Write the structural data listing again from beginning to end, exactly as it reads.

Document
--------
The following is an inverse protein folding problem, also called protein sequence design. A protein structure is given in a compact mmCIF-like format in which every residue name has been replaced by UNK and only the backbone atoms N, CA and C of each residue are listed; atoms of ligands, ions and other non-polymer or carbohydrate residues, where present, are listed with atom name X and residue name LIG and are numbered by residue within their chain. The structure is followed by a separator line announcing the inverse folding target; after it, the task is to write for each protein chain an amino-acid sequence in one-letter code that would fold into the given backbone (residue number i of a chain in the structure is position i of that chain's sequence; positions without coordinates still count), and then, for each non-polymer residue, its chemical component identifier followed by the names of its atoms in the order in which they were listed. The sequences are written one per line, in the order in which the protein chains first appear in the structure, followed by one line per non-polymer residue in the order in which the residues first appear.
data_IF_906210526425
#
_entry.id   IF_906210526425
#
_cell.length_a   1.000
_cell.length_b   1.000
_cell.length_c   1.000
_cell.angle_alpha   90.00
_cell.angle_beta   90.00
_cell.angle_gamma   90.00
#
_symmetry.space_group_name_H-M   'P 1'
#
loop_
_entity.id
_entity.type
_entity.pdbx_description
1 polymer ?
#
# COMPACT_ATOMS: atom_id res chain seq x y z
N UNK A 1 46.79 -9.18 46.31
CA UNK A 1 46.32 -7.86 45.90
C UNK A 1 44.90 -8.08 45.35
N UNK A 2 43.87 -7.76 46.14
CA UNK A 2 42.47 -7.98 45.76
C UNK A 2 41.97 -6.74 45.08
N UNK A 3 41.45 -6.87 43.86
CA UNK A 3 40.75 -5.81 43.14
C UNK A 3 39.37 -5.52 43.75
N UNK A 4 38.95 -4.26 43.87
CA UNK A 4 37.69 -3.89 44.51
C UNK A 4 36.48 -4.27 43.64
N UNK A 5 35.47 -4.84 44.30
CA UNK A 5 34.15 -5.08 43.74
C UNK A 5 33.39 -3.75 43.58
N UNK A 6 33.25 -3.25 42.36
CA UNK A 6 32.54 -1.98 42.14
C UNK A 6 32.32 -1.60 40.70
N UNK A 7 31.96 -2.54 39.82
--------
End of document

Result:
The following is an inverse protein folding problem, also called protein sequence design. A protein structure is given in a compact mmCIF-like format in which every residue name has been replaced by UNK and only the backbone atoms N, CA and C of each residue are listed; atoms of ligands, ions and other non-polymer or carbohydrate residues, where present, are listed with atom name X and residue name LIG and are numbered by residue within their chain. The structure is followed by a separator line announcing the inverse folding target; after it, the task is to write for each protein chain an amino-acid sequence in one-letter code that would fold into the given backbone (residue number i of a chain in the structure is position i of that chain's sequence; positions without coordinates still count), and then, for each non-polymer residue, its chemical component identifier followed by the names of its atoms in the order in which they were listed. The sequences are written one per line, in the order in which the protein chains first appear in the structure, followed by one line per non-polymer residue in the order in which the residues first appear.
data_IF_906210526425
#
_entry.id   IF_906210526425
#
_cell.length_a   1.000
_cell.length_b   1.000
_cell.length_c   1.000
_cell.angle_alpha   90.00
_cell.angle_beta   90.00
_cell.angle_gamma   90.00
#
_symmetry.space_group_name_H-M   'P 1'
#
loop_
_entity.id
_entity.type
_entity.pdbx_description
1 polymer ?
#
# COMPACT_ATOMS: atom_id res chain seq x y z
N UNK A 1 46.79 -9.18 46.31
CA UNK A 1 46.32 -7.86 45.90
C UNK A 1 44.90 -8.08 45.35
N UNK A 2 43.87 -7.76 46.14
CA UNK A 2 42.47 -7.98 45.76
C UNK A 2 41.97 -6.74 45.08
N UNK A 3 41.45 -6.87 43.86
CA UNK A 3 40.75 -5.81 43.14
C UNK A 3 39.37 -5.52 43.75
N UNK A 4 38.95 -4.26 43.87
CA UNK A 4 37.69 -3.89 44.51
C UNK A 4 36.48 -4.27 43.64
N UNK A 5 35.47 -4.84 44.30
CA UNK A 5 34.15 -5.08 43.74
C UNK A 5 33.39 -3.75 43.58
N UNK A 6 33.25 -3.25 42.36
CA UNK A 6 32.54 -1.98 42.14
C UNK A 6 32.32 -1.60 40.70
N UNK A 7 31.96 -2.54 39.82